Well guess what? Mr. M is raving right-wing lunatic. {sigh} And I do mean raving, ranting, unhinged, conspiracy-theory lunatic. You know, "Obama is the antichrist and is out to get us all" kind of thing, and he's ruined our country in a mere 8 months. Oh, and don't forget that public schools are ALL a freakin' disaster (or "dead", his words) and no one who cares about their child or this country would ever set foot in one. Makes me wonder why he still teaches in one. Things that make you go hmmmm.........

I've UNfriended people on FB for less. Much less. Much MUCH less. I'm pretty much the polar opposite of where he stands in terms of my politics, and I do tend to post politically-oriented links and stuff on my FB page. I happen to proudly send my children to a wonderful public school (shout out to my AIMS peeps!), and am VERY proud to have voted for our President and to support his policies. And because FB is a world of my own design, I have been perfectly content to remove a "friend" or two when I've gotten nauseated one too many times at reading their drivel.

So if this were anyone else posting the "schools are evil and Obama is a disaster" crap, he'd have been long gone. I mean come on, what's one friend when you've got 447, LOL? But the whole teacher-respect thing is so ingrained in me that I can't even call the man by his first name, much less find the nerve to speak up and defend my position when it differs from his, as it does about 99.592760274% of the time. I'm an adult now, damn it, not a 6th grader. Hell, I'm older now than he was when I was in his band. But I can't make myself stand up to him and argue like I really want to, so I end up having to read his crap while biting my tongue until it bleeds. And I just "found" him again, can't stand the thought of the whole UNfriend thing.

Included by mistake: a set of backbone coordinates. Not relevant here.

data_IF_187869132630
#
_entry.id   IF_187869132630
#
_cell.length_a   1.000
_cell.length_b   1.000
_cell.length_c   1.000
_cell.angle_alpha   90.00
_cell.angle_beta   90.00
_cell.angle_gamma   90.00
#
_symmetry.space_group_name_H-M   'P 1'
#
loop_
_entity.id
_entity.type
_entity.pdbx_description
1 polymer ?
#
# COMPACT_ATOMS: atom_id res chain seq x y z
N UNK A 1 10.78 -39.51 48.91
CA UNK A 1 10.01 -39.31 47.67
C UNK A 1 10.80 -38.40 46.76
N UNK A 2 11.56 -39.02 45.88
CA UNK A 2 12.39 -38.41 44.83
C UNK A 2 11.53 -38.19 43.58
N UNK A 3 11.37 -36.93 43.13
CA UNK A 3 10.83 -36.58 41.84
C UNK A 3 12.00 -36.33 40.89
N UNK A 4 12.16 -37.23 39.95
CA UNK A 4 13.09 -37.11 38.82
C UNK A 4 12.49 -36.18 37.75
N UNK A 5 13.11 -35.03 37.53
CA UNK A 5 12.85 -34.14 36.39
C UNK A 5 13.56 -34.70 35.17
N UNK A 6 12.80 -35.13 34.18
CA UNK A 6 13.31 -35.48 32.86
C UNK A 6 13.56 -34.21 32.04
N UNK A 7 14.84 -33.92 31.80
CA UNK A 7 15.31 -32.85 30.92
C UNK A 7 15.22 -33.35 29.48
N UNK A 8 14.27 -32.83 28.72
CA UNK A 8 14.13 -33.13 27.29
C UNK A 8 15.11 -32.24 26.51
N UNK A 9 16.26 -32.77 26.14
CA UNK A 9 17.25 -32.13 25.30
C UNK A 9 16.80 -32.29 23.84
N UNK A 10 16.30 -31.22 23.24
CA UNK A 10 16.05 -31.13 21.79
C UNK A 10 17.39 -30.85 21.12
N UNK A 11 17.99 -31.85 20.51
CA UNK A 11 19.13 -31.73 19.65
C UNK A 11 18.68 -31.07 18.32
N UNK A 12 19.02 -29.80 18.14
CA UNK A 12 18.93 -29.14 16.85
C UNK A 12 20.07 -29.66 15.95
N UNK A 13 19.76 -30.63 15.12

So, blogworld friends......what's the answer? I know, I know, there is no good answer. Guess I'm gonna have to put up with it, or grow a backbone and decide to say something back to him one of these fine days when the preposterous rantings push me over the edge. I guess it's that old cliche: You can't go home again, or you can't find a teacher you idolized after 27 years and expect that he hasn't changed, or that you haven't. {sigh X 10000000000....}

Sunday, August 16, 2009

it's almost time

In tonight's late-night ponderings, I'm thinking over the fact that this summer has really big like one big time of preparation.........and that time is almost over.